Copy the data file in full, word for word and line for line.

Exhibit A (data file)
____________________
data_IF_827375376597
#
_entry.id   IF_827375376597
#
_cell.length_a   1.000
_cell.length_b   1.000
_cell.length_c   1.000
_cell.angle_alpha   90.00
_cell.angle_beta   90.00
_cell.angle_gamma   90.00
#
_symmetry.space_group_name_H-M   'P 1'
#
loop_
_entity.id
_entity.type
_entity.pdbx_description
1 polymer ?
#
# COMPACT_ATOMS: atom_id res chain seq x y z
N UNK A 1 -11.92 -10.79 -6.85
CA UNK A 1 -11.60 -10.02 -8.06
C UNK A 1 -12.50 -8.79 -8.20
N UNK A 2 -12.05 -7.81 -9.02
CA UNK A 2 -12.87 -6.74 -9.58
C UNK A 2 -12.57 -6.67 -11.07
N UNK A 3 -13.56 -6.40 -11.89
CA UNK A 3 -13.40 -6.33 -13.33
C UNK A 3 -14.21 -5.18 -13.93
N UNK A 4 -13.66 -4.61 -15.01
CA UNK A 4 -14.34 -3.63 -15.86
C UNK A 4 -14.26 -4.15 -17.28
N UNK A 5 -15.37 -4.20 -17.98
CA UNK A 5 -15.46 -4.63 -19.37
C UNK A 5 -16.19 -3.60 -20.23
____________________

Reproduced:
data_IF_827375376597
#
_entry.id   IF_827375376597
#
_cell.length_a   1.000
_cell.length_b   1.000
_cell.length_c   1.000
_cell.angle_alpha   90.00
_cell.angle_beta   90.00
_cell.angle_gamma   90.00
#
_symmetry.space_group_name_H-M   'P 1'
#
loop_
_entity.id
_entity.type
_entity.pdbx_description
1 polymer ?
#
# COMPACT_ATOMS: atom_id res chain seq x y z
N UNK A 1 -11.92 -10.79 -6.85
CA UNK A 1 -11.60 -10.02 -8.06
C UNK A 1 -12.50 -8.79 -8.20
N UNK A 2 -12.05 -7.81 -9.02
CA UNK A 2 -12.87 -6.74 -9.58
C UNK A 2 -12.57 -6.67 -11.07
N UNK A 3 -13.56 -6.40 -11.89
CA UNK A 3 -13.40 -6.33 -13.33
C UNK A 3 -14.21 -5.18 -13.93
N UNK A 4 -13.66 -4.61 -15.01
CA UNK A 4 -14.34 -3.63 -15.86
C UNK A 4 -14.26 -4.15 -17.28
N UNK A 5 -15.37 -4.20 -17.98
CA UNK A 5 -15.46 -4.63 -19.37
C UNK A 5 -16.19 -3.60 -20.23